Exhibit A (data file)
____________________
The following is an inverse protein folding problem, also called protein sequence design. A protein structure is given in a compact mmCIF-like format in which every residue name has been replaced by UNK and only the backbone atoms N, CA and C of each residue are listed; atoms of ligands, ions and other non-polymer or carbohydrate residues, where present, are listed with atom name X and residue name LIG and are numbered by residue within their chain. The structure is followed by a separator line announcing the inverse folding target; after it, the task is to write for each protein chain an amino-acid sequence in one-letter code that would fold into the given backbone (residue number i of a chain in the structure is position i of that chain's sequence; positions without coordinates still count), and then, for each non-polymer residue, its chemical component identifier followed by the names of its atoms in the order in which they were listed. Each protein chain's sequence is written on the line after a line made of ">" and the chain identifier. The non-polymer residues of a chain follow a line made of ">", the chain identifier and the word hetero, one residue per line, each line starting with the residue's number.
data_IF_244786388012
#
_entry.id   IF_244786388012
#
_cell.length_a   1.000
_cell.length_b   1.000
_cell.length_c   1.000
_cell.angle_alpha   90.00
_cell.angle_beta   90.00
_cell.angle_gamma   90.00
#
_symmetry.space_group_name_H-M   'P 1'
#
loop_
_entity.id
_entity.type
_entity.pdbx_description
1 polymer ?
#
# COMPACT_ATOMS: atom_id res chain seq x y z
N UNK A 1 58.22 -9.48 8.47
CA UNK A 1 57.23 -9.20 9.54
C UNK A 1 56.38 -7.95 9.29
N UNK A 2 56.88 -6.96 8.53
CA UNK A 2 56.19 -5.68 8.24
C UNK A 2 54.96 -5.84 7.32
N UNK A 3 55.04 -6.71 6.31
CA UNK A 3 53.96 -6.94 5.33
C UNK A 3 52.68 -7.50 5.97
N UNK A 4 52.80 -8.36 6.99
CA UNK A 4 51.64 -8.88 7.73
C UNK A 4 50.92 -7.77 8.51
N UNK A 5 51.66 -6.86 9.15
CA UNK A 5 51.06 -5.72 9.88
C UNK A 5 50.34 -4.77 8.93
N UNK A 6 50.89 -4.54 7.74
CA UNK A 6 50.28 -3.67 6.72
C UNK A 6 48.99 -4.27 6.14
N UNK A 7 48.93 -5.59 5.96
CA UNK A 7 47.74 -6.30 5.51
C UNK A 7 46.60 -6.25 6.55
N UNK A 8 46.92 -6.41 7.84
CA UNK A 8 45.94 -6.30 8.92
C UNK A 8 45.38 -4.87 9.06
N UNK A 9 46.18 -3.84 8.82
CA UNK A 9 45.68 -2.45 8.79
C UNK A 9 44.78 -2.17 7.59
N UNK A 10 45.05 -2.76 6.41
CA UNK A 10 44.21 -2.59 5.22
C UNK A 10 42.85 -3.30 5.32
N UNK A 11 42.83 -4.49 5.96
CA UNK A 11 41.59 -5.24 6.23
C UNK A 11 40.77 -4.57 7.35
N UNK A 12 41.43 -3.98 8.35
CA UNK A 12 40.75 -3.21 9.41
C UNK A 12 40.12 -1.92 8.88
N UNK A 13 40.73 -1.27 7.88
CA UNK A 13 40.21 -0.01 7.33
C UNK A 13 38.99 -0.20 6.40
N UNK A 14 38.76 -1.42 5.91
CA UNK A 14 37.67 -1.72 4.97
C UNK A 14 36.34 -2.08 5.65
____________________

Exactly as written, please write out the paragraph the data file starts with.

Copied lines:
The following is an inverse protein folding problem, also called protein sequence design. A protein structure is given in a compact mmCIF-like format in which every residue name has been replaced by UNK and only the backbone atoms N, CA and C of each residue are listed; atoms of ligands, ions and other non-polymer or carbohydrate residues, where present, are listed with atom name X and residue name LIG and are numbered by residue within their chain. The structure is followed by a separator line announcing the inverse folding target; after it, the task is to write for each protein chain an amino-acid sequence in one-letter code that would fold into the given backbone (residue number i of a chain in the structure is position i of that chain's sequence; positions without coordinates still count), and then, for each non-polymer residue, its chemical component identifier followed by the names of its atoms in the order in which they were listed. Each protein chain's sequence is written on the line after a line made of ">" and the chain identifier. The non-polymer residues of a chain follow a line made of ">", the chain identifier and the word hetero, one residue per line, each line starting with the residue's number.